We decorate the house and put up a tree if we’ve got the time. It’s pretty to look at and it helps to create the festive atmosphere that we enjoy as much as anyone else does. We don’t stress out if it doesn’t get done. It’s not about responsibility. It’s about doing what we enjoy doing without losing perspective. After all, what’s the Christmas tree got to do with the religious aspect of Christmas anyway? It’s just another decoration for the house. We exchange gifts just because that’s what’s traditionally done, although we rarely do so on Christmas day. It just happens, frankly, whenever the hell we feel like it.

So, what do I love about the holiday season? Essentially everything that my Christian friends and family do. The only difference is that I don’t recognize it as a celebration of the birth of a man that Christians consider their god. I use it as an opportunity to celebrate the things that are important to me — my family and friends.

Posted via email from Kevin’s Ramblings

Being Atheist is Hard

Hypocrisy

Hypocrisy

OK, so I wasn’t always atheist.  I was raised in a Roman Catholic family.  I’ve been baptized, had a First Communion and a Confirmation.  I even got married in a Catholic church.  For a time, when I was in Desert Storm in the Marines, I was more religious than at any other time in my life (you know the old ‘no atheists in foxholes’ bit).

So, I was thinking recently how easy it always was to ask God for support and guidance when I didn’t kow what to do.  I asked him to watch over and protect me when I was in dangerous situations, and I asked him for forgiveness when I screwed up.  Ultimately, I wasn’t living my life for me.  I was living it for someone else.  I made decisions knowing that I had the approval of God, so it must be right.  Besides, even if I made the wrong decision or screwed something up, all I had to do was ask for forgiveness and all would be right again.  What happens when something bad happens to me?  “It’s all part of God’s plan.”  What more needed to be said, right?  Even if I didn’t want to accept that, I always knew who to be angry at.  After all, God was ultimately responsible for everything that happened.  How much easier could things be.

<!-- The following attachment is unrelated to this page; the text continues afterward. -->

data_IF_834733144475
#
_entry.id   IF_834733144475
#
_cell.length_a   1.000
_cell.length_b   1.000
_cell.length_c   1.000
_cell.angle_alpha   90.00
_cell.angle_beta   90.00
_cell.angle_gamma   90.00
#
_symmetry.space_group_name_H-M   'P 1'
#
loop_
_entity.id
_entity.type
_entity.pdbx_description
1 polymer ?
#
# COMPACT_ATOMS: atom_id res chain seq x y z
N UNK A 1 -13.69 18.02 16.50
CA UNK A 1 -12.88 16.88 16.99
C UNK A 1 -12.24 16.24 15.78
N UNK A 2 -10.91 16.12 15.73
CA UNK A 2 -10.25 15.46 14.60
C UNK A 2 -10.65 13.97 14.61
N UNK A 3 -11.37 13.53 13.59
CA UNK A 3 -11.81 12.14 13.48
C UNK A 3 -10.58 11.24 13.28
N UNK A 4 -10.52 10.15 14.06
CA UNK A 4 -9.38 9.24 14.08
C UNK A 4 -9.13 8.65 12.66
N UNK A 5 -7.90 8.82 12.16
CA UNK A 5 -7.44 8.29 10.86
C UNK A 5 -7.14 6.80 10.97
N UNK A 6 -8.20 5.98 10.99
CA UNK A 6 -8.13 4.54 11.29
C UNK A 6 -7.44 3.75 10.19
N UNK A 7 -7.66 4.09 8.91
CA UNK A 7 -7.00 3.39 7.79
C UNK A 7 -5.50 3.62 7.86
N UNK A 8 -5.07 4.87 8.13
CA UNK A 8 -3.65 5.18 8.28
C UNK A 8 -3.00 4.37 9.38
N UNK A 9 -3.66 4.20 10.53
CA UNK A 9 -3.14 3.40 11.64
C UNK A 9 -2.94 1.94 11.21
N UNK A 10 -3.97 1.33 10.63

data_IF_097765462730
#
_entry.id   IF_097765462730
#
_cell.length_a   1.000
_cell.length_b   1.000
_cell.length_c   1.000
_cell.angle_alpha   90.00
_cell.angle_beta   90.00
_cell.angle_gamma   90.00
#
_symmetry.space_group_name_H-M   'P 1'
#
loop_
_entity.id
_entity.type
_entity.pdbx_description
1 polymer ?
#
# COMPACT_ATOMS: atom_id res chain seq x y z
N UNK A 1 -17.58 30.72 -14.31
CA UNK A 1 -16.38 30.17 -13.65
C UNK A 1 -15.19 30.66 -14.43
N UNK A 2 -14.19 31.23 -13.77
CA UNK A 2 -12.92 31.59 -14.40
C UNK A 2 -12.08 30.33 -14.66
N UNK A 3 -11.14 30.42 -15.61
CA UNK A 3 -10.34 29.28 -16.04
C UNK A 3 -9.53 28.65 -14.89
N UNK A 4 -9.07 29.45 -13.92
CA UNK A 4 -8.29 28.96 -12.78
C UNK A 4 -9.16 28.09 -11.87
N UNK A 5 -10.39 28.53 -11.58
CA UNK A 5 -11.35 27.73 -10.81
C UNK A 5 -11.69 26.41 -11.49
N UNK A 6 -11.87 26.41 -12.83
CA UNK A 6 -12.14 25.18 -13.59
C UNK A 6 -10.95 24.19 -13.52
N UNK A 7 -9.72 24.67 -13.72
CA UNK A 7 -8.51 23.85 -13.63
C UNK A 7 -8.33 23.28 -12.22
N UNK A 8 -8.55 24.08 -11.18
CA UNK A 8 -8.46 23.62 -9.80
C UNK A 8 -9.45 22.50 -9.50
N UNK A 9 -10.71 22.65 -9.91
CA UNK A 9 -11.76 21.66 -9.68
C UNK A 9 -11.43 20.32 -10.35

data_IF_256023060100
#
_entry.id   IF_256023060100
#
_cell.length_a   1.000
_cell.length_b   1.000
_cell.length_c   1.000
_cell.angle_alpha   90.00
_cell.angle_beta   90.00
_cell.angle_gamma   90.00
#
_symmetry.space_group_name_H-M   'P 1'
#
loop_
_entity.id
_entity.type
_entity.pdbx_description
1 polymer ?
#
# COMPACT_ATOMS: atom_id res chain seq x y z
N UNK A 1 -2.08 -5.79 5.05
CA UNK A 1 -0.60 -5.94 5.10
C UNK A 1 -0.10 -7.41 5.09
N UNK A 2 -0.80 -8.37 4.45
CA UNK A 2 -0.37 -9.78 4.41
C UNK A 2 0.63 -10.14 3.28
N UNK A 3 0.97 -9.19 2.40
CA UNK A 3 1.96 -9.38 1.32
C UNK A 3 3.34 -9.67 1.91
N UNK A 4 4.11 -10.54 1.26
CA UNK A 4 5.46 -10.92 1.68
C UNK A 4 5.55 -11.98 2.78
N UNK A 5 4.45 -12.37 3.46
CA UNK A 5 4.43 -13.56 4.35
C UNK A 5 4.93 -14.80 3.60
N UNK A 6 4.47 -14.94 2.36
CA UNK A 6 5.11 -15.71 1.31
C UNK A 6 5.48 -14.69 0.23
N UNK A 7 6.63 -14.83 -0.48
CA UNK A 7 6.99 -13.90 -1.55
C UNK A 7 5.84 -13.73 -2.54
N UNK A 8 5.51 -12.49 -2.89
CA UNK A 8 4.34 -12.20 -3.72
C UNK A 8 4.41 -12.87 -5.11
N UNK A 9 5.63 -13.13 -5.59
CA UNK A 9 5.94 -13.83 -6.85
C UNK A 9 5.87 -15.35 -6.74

Now, this isn’t about why I became atheist.  That’s a topic for another day.  But since I came down on the side of atheism several years ago, things suddenly got hard.  There was no guiding force to protect me when I was in danger.  No ‘higher being’ to turn to for guidance when I was faced with difficult decisions.  I was suddenly responsible for my actions in a way I never was before.  I couldn’t claim that I was being guided by something or someone.  I couldn’t justify my actions by claiming that it was part of the ‘big plan.’  I couldn’t confess my sins and expect the problem to go away.  In short, there’s no longer anyone to blame or turn to when life just sucks.  It’s my bag and I’m holding it.  I’m expected to move forward and take responsibility for my actions, just like I teach my kids to do.

So, if you think being atheist is a cop out — the easy way out, think again.  It’s, perhaps, more difficult than leaning on the crutch of religion.  I was recently thinking about this.  It would be great to be able to give all the credit and all the blame to someone who’s not around to defend him or herself.  But no.  I choose to face life head on, make my own decisions, and accept what comes my way.

Religion — that’s easy.  Reality, not so much.

Image Credit: http://onegoodmove.org/1gm/1gmarchive/2009/02/links_with_your_955.html